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Dozens potentially exposed to toxic mercury in Houston spill

CHICAGO, IL – Dozens of people in Houston potentially were exposed to the toxic metal mercury after it was spilled outside a Walmart, a Sonic Drive-In and a gas station, officials said. Federal and local investigators were trying to determine if the spills were intentional. Fire Chief Sam Pena said up to 60 people were asked to take decontamination showers and a pregnant woman was taken to a hospital as a precaution.

Here's a closer look at mercury:

WHAT IS MERCURY?

Mercury is a heavy, silvery liquid that occurs naturally in the earth's crust, and is released into the air, water and soil in several forms. It's used in such things as thermometers, batteries, fluorescent light bulbs and dental fillings, though its use has diminished because of concerns about its toxicity. Sources of mercury in the environment include the burning of coal and mining activities.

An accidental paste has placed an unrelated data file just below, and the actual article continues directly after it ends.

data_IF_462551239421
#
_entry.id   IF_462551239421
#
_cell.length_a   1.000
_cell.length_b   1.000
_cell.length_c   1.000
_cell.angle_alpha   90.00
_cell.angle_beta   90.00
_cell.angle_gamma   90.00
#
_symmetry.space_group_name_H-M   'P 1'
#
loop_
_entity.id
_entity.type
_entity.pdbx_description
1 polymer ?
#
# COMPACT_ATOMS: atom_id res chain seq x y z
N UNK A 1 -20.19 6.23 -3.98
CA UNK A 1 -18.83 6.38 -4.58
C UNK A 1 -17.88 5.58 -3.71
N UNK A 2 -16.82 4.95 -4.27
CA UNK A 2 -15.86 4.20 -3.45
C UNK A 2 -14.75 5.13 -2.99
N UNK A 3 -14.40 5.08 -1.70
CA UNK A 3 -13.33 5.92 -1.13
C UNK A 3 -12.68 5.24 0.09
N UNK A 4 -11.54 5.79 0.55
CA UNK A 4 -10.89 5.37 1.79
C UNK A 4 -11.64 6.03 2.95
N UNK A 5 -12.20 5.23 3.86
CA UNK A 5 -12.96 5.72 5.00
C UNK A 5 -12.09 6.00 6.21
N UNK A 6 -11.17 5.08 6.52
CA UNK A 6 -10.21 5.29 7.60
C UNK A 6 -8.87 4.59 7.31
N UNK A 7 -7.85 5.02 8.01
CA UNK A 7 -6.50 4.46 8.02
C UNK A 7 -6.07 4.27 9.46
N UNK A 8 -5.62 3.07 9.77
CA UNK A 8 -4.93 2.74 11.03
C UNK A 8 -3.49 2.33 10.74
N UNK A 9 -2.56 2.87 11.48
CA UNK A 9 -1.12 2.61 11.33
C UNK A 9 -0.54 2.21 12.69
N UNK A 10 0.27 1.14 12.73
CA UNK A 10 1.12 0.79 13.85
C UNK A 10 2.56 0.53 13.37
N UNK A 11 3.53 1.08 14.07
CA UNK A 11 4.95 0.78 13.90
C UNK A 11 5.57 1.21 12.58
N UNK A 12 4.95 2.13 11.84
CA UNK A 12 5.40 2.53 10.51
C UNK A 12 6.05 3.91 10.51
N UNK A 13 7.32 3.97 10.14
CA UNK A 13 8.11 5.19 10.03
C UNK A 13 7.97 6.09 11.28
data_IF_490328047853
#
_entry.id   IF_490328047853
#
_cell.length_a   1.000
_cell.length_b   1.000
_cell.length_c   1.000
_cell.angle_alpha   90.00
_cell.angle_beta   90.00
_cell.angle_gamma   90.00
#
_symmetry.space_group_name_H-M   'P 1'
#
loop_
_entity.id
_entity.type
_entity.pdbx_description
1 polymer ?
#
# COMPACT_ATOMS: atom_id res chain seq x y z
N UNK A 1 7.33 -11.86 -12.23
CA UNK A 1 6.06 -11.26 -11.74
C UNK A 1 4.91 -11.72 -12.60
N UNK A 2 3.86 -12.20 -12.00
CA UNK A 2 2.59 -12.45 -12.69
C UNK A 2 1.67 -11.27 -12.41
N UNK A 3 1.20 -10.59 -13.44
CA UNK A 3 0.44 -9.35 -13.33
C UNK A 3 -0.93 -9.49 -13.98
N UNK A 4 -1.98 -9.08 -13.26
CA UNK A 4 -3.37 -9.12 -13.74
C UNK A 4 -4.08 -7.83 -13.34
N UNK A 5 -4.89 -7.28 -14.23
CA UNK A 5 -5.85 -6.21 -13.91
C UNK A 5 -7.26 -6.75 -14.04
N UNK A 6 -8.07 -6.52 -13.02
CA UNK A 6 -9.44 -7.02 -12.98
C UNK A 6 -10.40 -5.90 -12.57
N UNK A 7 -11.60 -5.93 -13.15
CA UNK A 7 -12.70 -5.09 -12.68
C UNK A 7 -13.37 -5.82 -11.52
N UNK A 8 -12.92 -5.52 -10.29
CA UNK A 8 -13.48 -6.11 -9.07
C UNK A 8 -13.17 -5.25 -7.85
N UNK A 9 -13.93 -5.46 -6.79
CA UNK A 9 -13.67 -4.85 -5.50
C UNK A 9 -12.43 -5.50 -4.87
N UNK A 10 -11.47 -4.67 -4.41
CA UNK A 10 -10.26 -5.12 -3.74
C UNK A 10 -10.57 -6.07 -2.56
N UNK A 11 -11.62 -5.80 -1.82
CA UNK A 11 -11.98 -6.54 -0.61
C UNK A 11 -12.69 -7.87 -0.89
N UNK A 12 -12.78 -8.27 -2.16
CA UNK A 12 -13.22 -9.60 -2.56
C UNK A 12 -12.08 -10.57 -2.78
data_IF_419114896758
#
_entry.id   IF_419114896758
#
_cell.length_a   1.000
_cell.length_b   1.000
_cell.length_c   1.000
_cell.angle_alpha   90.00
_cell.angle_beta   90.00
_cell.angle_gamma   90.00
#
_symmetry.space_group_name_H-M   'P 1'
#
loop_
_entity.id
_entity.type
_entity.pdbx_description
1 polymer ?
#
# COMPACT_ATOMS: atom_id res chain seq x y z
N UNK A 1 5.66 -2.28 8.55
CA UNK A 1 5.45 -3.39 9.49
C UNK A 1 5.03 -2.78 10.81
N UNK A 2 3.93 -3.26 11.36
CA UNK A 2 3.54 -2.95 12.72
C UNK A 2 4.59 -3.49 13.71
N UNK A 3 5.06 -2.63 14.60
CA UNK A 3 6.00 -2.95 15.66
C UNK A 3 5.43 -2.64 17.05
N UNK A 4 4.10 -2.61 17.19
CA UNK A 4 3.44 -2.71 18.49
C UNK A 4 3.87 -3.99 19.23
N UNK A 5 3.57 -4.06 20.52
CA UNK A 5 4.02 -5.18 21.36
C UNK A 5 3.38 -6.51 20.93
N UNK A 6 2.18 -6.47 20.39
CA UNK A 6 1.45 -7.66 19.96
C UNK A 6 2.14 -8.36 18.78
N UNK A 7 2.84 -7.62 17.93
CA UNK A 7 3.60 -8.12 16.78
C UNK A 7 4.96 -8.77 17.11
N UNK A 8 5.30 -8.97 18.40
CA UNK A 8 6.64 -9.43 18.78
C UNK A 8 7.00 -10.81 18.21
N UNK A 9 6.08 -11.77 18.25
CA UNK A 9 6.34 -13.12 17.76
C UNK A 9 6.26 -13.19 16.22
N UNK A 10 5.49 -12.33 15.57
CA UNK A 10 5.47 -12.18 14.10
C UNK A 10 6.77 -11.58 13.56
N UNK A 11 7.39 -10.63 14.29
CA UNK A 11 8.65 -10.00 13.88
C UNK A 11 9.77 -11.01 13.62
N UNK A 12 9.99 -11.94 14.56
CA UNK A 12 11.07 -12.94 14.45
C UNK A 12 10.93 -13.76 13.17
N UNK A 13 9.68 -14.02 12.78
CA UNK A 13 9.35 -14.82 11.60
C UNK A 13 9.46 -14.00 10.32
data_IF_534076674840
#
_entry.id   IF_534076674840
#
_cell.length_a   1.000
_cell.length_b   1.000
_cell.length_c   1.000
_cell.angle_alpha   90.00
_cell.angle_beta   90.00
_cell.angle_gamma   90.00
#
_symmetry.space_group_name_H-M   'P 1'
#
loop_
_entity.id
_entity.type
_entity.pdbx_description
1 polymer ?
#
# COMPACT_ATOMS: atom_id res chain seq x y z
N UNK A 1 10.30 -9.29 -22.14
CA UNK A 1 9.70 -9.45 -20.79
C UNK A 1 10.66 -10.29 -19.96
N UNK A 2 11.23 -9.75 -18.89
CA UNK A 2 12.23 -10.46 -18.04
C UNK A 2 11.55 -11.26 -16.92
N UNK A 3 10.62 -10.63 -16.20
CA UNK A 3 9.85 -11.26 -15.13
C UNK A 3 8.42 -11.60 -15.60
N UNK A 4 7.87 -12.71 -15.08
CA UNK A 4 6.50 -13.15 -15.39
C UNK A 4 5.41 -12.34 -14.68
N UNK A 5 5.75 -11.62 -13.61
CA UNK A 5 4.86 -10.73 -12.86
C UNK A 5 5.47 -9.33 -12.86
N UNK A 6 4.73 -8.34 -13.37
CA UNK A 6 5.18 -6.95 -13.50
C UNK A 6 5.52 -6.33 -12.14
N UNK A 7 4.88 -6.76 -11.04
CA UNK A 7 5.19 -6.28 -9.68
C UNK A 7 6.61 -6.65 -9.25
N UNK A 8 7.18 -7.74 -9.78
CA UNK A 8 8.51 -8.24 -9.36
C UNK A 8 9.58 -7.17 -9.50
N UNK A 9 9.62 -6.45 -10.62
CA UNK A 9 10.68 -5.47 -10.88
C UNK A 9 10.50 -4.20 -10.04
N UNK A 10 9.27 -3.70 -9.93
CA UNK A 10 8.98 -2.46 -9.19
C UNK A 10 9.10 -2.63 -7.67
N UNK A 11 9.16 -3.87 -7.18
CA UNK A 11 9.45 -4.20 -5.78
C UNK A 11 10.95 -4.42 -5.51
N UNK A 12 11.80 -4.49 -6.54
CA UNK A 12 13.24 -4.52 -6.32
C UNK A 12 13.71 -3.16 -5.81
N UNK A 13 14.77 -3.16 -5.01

WHAT ARE THE POTENTIAL HEALTH EFFECTS? Mercury is a potent neurotoxin, but health effects depend on how much mercury you're exposed to, how long you're exposed and your age. Small children are most vulnerable.

Liquid mercury can change into a gas. Short-term exposure to metallic mercury vapors — such as from spills — can cause lung damage, nausea, vomiting, diarrhea, increased blood pressure and heart rate, skin rashes, and eye irritation. Exposure to high levels can permanently damage the brain, kidneys and developing fetuses.

Bacteria in water and soil can transform mercury into another form, called methylmercury, which builds up in the food chain. Most people are exposed by eating fish contaminated with mercury.

There are blood and urine tests that can measure mercury levels in a person's body.

WHAT IF I SPILL MERCURY?

Emergency officials should be called for any spill greater than the amount found in a thermometer, thermostat or light bulb. A hazardous materials team was called last week to clean up a half cup of mercury found on the basement floor at a water treatment plant in Oswego, New York.

If a small item such as a thermometer or compact fluorescent light bulb breaks, the Centers for Disease Control and prevention says it can be cleaned up by following specific instructions. Any clothing that comes in contact with the liquid should be thrown away. Mercury should not be washed down the drain.

In all cases, all outside windows and doors should be opened, and people and pets should leave without walking through the spill.

Online: https://www.atsdr.cdc.gov/mercury/index.html